ADV319 - ch 6


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ADV319 - ch 6

  1. 1. Your major concerns My Strategy Comprehensive overview of the final Page-by-page slide review Final 40% vs. 60% Assignment/grade more gently OK; Free style—3 rd one More extra credits Class attendance, assignment Overview of each chapter From Chapter 7 Easier pop quiz & set quiz OK More American commercials/ ethnically diverse commercials/less videos Assignment; Try to control
  2. 2. Personality and Lifestyles Chapter 6
  3. 3. Personality <ul><li>A person’s unique psychological makeup and how it consistently influences the way a person responds to his/her environment </li></ul><ul><ul><li>Stable vs. situation-specific </li></ul></ul><ul><li>Marketers: lifestyles </li></ul><ul><ul><li>Leisure activities, political outlook, aesthetic tastes, etc. </li></ul></ul>
  4. 4. Auction Commercial <ul><li> </li></ul><ul><li>What kind of people love to auction off their articles or purchase articles through auction? </li></ul>
  5. 5. Discussion Question <ul><li>What is one personality characteristic that your friends know about you that your parents don’t know? </li></ul>
  6. 6. Where does Personality come from?
  7. 7. Freudian Systems <ul><li>Personality = conflict between gratification & responsibility </li></ul><ul><ul><li>Id: pleasure principle </li></ul></ul><ul><ul><li>Superego: our conscience </li></ul></ul><ul><ul><li>Ego: mediates between id and superego </li></ul></ul>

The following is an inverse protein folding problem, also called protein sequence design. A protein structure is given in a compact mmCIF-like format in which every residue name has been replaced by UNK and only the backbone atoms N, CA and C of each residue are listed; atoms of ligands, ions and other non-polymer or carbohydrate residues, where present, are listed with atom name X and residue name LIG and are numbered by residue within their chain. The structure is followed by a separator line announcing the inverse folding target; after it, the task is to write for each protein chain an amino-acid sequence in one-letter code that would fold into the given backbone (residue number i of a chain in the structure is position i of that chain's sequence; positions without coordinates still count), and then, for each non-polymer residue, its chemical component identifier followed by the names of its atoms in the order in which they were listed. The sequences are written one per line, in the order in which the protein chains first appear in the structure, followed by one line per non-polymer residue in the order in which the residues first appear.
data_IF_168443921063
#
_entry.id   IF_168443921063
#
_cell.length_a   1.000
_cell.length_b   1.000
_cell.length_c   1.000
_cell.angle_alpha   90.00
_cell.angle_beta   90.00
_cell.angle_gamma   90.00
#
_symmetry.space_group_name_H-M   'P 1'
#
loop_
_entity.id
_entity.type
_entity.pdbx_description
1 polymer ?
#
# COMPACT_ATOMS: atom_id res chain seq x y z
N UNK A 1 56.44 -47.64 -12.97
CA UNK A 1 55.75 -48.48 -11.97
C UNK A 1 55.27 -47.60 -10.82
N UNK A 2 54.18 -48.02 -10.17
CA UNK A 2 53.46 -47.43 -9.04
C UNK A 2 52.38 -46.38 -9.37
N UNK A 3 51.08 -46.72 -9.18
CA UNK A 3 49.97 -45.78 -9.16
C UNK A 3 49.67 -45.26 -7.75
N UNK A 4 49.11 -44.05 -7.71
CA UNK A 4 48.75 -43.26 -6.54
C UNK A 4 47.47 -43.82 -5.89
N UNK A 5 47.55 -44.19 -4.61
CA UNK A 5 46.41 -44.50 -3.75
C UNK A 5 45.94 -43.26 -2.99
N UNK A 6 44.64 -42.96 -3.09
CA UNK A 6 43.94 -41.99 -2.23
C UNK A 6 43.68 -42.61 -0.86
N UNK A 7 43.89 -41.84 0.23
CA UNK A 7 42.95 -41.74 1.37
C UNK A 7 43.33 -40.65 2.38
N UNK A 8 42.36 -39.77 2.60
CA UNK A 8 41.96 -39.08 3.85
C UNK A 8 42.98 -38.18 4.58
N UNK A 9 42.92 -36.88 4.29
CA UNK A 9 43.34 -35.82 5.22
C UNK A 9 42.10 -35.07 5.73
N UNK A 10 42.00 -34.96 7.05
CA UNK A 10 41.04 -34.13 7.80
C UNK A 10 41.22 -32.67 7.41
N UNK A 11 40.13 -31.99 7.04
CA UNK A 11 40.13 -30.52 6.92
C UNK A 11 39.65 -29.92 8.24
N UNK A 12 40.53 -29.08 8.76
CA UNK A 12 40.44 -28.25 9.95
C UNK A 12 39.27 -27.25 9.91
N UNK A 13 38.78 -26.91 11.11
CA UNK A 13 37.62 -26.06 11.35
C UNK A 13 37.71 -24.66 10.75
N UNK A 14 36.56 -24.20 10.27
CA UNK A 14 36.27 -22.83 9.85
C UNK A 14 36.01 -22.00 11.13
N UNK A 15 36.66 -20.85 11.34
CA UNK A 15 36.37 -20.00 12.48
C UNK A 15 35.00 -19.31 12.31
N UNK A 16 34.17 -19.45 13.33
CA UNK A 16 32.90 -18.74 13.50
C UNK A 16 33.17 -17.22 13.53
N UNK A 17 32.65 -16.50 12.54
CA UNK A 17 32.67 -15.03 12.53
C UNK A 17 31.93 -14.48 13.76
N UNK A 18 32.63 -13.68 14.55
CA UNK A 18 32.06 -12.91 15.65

8. 8. <ul><li>Reality principle: ego gratifies the id in such a way that the outside world will find acceptable </li></ul><ul><li>Banned Pepsi vs. Coca </li></ul><ul><ul><li> </li></ul></ul>
  9. 9. Discussion Question <ul><li>Can you think of a product that makes an appeal to the id? </li></ul>
  10. 10. Commercials that make an appeal to the id <ul><li>Adidas </li></ul><ul><ul><li>http:// =Wsm2-9LnqVs </li></ul></ul><ul><li>Orlando </li></ul><ul><li>Evian roller babies </li></ul><ul><ul><li>http:// = XQcVllWpwGs </li></ul></ul><ul><li>Heniken commercial </li></ul><ul><ul><li>http:// =IUVQz5kIQQc </li></ul></ul>
  11. 11. Freudian Systems (Cont’d) <ul><li>Marketing Implications </li></ul><ul><ul><li>Unconscious motives underlying purchases </li></ul></ul><ul><ul><li>Symbolism in products to compromise id & superego </li></ul></ul><ul><ul><ul><li>Sports car as sexual gratification for men </li></ul></ul></ul>
  12. 12. Freudian Symbolism
  13. 13. Freudian Symbolism
  14. 14. Freudian Symbolism
  15. 15. Freudian Symbolism <ul><li>Lance Armstrong & Nike Commercial </li></ul><ul><li> </li></ul>
  16. 16. Motivational Research <ul><li>Freudian ideas unlock deeper product & advertisement meanings </li></ul><ul><li>Consumer depth interviews </li></ul><ul><li>Latent motives for purchases </li></ul><ul><ul><li>Examples of Dichter’s motives (Table 6.1) </li></ul></ul><ul><ul><ul><li>White bread, cotton, bathing = moral purity </li></ul></ul></ul><ul><ul><ul><li>Ice cream, beauty products = social acceptance </li></ul></ul></ul>